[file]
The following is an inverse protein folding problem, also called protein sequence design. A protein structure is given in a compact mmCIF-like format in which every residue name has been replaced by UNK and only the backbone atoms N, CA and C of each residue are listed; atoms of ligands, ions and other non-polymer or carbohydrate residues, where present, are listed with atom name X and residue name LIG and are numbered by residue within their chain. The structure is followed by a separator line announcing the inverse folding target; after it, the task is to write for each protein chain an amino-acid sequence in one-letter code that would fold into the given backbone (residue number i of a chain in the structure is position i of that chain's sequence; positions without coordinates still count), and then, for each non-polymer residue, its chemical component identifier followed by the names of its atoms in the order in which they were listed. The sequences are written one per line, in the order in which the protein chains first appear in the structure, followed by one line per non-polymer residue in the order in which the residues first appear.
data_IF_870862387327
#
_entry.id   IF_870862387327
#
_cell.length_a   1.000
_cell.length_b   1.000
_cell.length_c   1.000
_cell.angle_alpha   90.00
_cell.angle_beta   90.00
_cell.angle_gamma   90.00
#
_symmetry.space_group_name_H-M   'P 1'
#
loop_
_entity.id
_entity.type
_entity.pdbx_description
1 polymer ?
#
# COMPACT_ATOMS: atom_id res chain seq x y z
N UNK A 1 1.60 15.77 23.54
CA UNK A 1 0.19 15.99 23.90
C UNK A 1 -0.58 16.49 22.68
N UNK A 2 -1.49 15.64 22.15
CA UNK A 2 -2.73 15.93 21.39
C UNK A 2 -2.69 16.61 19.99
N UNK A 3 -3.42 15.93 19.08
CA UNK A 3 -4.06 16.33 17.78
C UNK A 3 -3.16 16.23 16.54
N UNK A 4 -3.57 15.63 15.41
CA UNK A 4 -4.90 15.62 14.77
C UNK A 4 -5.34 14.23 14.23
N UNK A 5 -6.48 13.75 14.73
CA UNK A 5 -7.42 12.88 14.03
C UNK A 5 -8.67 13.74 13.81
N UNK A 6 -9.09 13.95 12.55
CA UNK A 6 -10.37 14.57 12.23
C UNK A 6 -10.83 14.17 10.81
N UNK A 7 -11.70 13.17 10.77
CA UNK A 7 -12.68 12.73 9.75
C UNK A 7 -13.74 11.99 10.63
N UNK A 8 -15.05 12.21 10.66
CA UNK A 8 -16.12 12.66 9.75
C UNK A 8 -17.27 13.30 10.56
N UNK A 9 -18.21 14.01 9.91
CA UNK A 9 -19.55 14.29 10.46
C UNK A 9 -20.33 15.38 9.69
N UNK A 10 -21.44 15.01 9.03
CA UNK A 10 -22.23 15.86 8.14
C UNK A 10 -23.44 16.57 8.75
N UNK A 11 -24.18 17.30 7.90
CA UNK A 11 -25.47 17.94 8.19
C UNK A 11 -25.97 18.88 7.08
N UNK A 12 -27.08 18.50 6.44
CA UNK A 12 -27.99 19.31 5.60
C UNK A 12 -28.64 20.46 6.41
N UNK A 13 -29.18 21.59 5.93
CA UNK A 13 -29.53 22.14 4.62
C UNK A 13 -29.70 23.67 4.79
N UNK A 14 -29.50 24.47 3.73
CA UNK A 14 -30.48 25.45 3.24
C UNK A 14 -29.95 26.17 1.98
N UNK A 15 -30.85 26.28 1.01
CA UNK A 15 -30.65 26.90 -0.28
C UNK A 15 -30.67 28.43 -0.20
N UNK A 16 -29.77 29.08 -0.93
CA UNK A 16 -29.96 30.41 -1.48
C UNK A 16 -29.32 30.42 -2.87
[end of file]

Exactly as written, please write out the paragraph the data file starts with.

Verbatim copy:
The following is an inverse protein folding problem, also called protein sequence design. A protein structure is given in a compact mmCIF-like format in which every residue name has been replaced by UNK and only the backbone atoms N, CA and C of each residue are listed; atoms of ligands, ions and other non-polymer or carbohydrate residues, where present, are listed with atom name X and residue name LIG and are numbered by residue within their chain. The structure is followed by a separator line announcing the inverse folding target; after it, the task is to write for each protein chain an amino-acid sequence in one-letter code that would fold into the given backbone (residue number i of a chain in the structure is position i of that chain's sequence; positions without coordinates still count), and then, for each non-polymer residue, its chemical component identifier followed by the names of its atoms in the order in which they were listed. The sequences are written one per line, in the order in which the protein chains first appear in the structure, followed by one line per non-polymer residue in the order in which the residues first appear.